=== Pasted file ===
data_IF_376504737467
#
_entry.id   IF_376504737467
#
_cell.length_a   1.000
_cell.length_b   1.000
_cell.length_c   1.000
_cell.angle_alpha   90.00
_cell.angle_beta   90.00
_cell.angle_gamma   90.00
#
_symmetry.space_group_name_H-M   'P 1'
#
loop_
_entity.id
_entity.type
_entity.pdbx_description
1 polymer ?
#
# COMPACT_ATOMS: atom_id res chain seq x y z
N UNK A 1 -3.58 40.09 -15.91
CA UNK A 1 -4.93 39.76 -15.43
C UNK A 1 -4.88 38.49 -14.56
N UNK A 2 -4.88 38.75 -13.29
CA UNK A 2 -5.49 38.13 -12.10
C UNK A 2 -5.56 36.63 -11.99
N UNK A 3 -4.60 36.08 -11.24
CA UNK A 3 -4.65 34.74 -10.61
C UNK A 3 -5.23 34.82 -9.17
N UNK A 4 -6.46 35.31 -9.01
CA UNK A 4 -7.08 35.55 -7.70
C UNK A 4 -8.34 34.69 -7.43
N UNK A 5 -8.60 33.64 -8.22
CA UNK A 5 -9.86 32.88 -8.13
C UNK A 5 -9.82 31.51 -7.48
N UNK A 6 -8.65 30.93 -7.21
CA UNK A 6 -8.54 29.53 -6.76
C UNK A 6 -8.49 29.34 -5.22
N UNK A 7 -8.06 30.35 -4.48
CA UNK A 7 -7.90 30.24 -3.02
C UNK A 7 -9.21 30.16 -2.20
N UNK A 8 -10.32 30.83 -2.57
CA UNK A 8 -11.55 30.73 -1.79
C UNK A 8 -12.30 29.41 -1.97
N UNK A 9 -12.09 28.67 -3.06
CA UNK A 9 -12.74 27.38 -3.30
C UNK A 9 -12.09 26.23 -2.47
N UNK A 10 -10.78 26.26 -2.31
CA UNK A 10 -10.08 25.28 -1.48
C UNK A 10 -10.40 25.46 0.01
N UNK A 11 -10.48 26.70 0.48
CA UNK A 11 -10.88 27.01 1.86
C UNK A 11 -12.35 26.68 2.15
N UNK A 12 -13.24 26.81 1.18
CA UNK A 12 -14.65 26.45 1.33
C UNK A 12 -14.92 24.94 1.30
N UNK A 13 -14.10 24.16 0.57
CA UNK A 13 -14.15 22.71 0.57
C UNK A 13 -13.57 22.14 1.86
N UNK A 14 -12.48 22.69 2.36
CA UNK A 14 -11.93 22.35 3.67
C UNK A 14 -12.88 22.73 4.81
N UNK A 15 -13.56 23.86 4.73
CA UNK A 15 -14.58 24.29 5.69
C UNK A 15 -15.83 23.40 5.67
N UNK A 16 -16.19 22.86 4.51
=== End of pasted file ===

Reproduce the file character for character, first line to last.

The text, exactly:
data_IF_376504737467
#
_entry.id   IF_376504737467
#
_cell.length_a   1.000
_cell.length_b   1.000
_cell.length_c   1.000
_cell.angle_alpha   90.00
_cell.angle_beta   90.00
_cell.angle_gamma   90.00
#
_symmetry.space_group_name_H-M   'P 1'
#
loop_
_entity.id
_entity.type
_entity.pdbx_description
1 polymer ?
#
# COMPACT_ATOMS: atom_id res chain seq x y z
N UNK A 1 -3.58 40.09 -15.91
CA UNK A 1 -4.93 39.76 -15.43
C UNK A 1 -4.88 38.49 -14.56
N UNK A 2 -4.88 38.75 -13.29
CA UNK A 2 -5.49 38.13 -12.10
C UNK A 2 -5.56 36.63 -11.99
N UNK A 3 -4.60 36.08 -11.24
CA UNK A 3 -4.65 34.74 -10.61
C UNK A 3 -5.23 34.82 -9.17
N UNK A 4 -6.46 35.31 -9.01
CA UNK A 4 -7.08 35.55 -7.70
C UNK A 4 -8.34 34.69 -7.43
N UNK A 5 -8.60 33.64 -8.22
CA UNK A 5 -9.86 32.88 -8.13
C UNK A 5 -9.82 31.51 -7.48
N UNK A 6 -8.65 30.93 -7.21
CA UNK A 6 -8.54 29.53 -6.76
C UNK A 6 -8.49 29.34 -5.22
N UNK A 7 -8.06 30.35 -4.48
CA UNK A 7 -7.90 30.24 -3.02
C UNK A 7 -9.21 30.16 -2.20
N UNK A 8 -10.32 30.83 -2.57
CA UNK A 8 -11.55 30.73 -1.79
C UNK A 8 -12.30 29.41 -1.97
N UNK A 9 -12.09 28.67 -3.06
CA UNK A 9 -12.74 27.38 -3.30
C UNK A 9 -12.09 26.23 -2.47
N UNK A 10 -10.78 26.26 -2.31
CA UNK A 10 -10.08 25.28 -1.48
C UNK A 10 -10.40 25.46 0.01
N UNK A 11 -10.48 26.70 0.48
CA UNK A 11 -10.88 27.01 1.86
C UNK A 11 -12.35 26.68 2.15
N UNK A 12 -13.24 26.81 1.18
CA UNK A 12 -14.65 26.45 1.33
C UNK A 12 -14.92 24.94 1.30
N UNK A 13 -14.10 24.16 0.57
CA UNK A 13 -14.15 22.71 0.57
C UNK A 13 -13.57 22.14 1.86
N UNK A 14 -12.48 22.69 2.36
CA UNK A 14 -11.93 22.35 3.67
C UNK A 14 -12.88 22.73 4.81
N UNK A 15 -13.56 23.86 4.73
CA UNK A 15 -14.58 24.29 5.69
C UNK A 15 -15.83 23.40 5.67
N UNK A 16 -16.19 22.86 4.51